Ethical Principles for Cardiothoracic Surgeons Involved in Managing the Critically Ill

During a Pandemic

  1. Cardiothoracic surgeons should be prepared to commit the full spectrum of their skills and capabilities to mitigate the consequences of a pandemic.
  2. When participating in making policy, cardiothoracic surgeons should advocate for:
            a. decision-making transparency and efficient use of resources;
            b. limiting or cancelling elective or non-urgent procedures in order to limit exposure to the infective agent and to preserve equipment and supplies for treating seriously ill patients;
            c. clear triage guidelines to be applied when resources are severely depleted.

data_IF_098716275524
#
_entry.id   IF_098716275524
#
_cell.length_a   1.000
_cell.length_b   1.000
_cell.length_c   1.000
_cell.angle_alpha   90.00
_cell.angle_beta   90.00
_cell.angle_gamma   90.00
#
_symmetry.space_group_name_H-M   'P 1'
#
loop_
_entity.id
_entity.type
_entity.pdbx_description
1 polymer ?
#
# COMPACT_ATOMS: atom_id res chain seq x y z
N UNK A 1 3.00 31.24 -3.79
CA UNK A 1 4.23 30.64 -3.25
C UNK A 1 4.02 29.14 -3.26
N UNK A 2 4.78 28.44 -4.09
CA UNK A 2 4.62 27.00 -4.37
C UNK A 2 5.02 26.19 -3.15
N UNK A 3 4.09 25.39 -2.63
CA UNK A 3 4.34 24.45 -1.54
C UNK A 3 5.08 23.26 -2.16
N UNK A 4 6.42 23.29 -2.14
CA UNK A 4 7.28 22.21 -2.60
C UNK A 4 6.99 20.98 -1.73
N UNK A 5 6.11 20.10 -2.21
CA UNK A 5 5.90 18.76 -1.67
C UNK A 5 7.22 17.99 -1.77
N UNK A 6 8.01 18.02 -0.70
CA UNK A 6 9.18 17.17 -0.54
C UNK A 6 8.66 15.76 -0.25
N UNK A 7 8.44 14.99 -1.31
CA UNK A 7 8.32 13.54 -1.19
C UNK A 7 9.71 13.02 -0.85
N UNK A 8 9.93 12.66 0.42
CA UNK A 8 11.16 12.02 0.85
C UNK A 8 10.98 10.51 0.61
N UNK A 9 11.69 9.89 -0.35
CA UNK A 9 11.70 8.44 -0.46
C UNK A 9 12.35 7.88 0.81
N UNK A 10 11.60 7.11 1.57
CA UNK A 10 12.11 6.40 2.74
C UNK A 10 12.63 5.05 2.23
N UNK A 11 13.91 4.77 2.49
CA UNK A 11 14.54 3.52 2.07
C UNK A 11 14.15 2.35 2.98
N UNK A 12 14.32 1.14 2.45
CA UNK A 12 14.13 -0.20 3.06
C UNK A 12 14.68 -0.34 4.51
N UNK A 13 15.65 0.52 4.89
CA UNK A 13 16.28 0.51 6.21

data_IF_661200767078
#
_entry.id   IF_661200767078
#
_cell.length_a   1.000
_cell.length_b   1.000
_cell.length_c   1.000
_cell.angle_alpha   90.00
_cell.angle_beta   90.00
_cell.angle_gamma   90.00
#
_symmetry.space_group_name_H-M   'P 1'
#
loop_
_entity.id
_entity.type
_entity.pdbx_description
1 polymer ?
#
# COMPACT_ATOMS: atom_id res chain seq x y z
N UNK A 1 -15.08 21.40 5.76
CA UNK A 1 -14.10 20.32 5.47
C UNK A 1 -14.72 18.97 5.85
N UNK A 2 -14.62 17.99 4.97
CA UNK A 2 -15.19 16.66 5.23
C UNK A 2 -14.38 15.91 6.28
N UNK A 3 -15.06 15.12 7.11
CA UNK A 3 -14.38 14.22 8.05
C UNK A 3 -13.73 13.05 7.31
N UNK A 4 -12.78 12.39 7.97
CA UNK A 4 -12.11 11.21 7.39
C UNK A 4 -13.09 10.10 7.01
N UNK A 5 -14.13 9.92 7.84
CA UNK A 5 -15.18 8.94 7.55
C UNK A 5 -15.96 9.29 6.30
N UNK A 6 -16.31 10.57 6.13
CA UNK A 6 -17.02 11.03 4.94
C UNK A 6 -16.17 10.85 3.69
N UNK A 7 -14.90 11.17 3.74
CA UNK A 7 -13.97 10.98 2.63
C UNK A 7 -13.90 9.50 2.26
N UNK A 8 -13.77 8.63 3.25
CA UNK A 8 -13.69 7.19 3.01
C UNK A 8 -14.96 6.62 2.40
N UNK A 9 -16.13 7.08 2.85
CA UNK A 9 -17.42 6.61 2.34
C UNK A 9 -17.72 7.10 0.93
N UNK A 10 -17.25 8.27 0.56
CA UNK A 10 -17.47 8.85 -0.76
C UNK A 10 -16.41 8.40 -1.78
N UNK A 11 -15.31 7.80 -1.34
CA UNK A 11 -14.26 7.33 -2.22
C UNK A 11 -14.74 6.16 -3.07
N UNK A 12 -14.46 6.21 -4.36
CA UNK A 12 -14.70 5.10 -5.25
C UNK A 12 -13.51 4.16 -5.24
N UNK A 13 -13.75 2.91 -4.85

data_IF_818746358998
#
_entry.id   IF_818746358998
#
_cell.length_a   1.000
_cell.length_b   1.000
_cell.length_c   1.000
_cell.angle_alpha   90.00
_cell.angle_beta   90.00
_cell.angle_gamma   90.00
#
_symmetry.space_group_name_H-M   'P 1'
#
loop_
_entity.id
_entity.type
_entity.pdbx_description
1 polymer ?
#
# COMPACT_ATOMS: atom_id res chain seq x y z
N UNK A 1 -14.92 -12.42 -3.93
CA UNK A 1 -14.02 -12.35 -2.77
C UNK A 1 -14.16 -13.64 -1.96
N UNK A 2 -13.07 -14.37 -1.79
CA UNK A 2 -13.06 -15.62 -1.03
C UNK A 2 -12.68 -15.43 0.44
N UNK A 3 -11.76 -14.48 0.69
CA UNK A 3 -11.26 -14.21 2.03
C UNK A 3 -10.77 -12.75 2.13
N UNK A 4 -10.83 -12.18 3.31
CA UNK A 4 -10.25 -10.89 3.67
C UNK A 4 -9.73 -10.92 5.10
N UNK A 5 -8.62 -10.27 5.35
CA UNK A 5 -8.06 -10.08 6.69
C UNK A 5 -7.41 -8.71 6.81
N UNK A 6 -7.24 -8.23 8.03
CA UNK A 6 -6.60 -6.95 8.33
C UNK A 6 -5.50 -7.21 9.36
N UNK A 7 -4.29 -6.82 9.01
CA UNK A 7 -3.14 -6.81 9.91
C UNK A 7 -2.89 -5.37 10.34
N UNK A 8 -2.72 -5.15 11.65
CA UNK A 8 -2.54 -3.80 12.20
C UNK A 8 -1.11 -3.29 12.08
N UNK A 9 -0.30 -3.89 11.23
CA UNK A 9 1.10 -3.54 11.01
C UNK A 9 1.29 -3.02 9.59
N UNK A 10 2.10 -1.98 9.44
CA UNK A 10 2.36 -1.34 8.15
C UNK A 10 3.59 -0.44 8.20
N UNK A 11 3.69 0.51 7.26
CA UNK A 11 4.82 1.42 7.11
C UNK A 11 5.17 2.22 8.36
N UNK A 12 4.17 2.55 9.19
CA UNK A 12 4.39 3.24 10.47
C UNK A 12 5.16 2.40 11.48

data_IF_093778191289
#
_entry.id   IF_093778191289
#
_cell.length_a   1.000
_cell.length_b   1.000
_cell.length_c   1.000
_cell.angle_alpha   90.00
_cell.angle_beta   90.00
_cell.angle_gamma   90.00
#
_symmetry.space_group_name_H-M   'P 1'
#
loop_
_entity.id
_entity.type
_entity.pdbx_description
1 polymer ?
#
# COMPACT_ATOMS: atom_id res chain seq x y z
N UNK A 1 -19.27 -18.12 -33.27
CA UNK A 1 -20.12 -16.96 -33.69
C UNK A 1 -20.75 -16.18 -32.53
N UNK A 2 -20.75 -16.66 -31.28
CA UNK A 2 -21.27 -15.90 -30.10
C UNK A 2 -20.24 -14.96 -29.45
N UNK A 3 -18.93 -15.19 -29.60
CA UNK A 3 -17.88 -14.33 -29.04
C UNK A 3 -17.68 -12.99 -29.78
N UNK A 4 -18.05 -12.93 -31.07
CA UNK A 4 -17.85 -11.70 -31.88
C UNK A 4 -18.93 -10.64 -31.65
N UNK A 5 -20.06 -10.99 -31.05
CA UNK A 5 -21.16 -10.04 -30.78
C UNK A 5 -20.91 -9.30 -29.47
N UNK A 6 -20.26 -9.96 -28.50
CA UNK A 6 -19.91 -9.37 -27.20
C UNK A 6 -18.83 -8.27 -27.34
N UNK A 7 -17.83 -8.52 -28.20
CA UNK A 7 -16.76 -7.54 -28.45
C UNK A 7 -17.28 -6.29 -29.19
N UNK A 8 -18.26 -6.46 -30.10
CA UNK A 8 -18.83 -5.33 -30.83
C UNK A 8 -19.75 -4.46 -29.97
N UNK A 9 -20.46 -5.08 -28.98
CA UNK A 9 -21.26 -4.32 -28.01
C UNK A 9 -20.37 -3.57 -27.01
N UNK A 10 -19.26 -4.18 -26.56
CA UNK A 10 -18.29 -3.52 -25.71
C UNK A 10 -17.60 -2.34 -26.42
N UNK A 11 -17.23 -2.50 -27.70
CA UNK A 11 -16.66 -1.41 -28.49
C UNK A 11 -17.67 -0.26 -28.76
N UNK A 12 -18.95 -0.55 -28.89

3. Cardiothoracic surgeons should participate in the creation and supervision of:
            a. teams that, where possible, care exclusively for emergency surgical patients unrelated to the pandemic and are isolated from patients experiencing pandemic-related infection;
            b. geographically isolated cohorts for non-infected surgical patients, preferably in dedicated cardiothoracic surgical care units;
            c. dedicated multidisciplinary care teams, particularly for ECMO;
            d. evaluation and management of patients with cardiothoracic surgical emergencies.
  4. When caring for their infected patients, cardiothoracic surgeons should:
            a. use all appropriate personal protective equipment and measures to mitigate risk of exposure to the contagion;